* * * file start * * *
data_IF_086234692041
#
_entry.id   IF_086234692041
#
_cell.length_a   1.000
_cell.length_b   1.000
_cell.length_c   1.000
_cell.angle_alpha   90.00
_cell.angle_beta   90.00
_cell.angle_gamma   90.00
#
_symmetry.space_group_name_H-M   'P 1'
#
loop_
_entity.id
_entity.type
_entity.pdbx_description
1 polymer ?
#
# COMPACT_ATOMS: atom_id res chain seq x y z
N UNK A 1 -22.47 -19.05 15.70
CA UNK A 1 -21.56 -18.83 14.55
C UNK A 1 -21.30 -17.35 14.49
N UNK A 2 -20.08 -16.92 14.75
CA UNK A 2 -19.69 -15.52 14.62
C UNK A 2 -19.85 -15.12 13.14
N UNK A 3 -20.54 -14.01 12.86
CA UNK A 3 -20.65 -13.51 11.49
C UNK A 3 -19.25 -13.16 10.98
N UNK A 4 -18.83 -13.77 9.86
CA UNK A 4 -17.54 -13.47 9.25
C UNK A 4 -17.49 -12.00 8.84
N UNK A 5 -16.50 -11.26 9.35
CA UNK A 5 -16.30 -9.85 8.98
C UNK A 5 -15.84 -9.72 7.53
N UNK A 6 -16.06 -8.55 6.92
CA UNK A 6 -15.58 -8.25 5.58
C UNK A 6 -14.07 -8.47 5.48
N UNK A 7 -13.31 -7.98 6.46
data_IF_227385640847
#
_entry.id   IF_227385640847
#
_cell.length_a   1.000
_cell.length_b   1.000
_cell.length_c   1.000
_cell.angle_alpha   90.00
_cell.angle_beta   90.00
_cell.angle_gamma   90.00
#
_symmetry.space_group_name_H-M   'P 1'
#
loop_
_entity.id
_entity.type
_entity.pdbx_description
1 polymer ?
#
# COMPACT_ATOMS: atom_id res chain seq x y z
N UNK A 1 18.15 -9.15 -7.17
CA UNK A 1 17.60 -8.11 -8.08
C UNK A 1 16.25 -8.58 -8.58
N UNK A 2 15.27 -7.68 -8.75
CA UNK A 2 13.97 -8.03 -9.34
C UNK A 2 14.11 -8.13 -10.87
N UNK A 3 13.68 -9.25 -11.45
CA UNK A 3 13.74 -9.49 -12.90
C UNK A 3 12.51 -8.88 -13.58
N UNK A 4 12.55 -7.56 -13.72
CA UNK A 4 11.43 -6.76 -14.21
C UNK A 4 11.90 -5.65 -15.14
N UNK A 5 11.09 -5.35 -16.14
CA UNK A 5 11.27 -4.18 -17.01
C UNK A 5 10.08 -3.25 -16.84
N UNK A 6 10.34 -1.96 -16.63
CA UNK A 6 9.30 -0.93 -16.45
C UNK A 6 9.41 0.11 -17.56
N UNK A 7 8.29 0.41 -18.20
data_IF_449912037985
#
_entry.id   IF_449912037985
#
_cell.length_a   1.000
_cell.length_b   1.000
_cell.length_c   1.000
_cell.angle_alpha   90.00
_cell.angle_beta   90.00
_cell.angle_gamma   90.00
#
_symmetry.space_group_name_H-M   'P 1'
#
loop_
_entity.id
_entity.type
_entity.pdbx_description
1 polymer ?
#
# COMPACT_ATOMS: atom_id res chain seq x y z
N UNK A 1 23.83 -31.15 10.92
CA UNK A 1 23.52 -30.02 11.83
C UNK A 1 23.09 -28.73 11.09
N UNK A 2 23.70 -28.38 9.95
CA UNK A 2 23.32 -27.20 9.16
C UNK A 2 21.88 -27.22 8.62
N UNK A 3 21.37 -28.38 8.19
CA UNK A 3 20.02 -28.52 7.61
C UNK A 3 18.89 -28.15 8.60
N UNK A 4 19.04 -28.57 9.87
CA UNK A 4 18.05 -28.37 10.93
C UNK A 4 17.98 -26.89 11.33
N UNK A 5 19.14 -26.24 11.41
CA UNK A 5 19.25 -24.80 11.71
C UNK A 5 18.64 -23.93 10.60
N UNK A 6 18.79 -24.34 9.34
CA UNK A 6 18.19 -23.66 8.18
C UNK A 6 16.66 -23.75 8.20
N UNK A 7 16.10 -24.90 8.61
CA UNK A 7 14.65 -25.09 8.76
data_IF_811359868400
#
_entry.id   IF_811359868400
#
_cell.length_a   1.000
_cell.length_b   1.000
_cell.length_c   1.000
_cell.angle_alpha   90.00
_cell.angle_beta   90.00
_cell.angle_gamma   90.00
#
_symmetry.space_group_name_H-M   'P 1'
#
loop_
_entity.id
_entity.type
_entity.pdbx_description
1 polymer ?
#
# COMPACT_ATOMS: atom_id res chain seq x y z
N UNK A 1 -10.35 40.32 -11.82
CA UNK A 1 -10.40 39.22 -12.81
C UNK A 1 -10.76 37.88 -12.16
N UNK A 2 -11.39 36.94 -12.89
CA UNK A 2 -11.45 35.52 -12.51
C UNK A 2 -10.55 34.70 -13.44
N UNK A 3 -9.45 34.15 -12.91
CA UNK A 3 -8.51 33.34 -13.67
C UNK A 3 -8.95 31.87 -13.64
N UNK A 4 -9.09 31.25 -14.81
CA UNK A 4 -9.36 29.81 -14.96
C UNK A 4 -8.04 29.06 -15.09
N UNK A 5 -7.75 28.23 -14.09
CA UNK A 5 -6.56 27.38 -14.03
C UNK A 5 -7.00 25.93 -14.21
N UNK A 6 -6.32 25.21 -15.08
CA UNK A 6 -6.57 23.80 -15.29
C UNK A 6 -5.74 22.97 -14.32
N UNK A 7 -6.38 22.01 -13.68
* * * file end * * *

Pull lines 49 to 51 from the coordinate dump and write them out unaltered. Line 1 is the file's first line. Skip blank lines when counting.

_cell.angle_gamma   90.00
#
_symmetry.space_group_name_H-M   'P 1'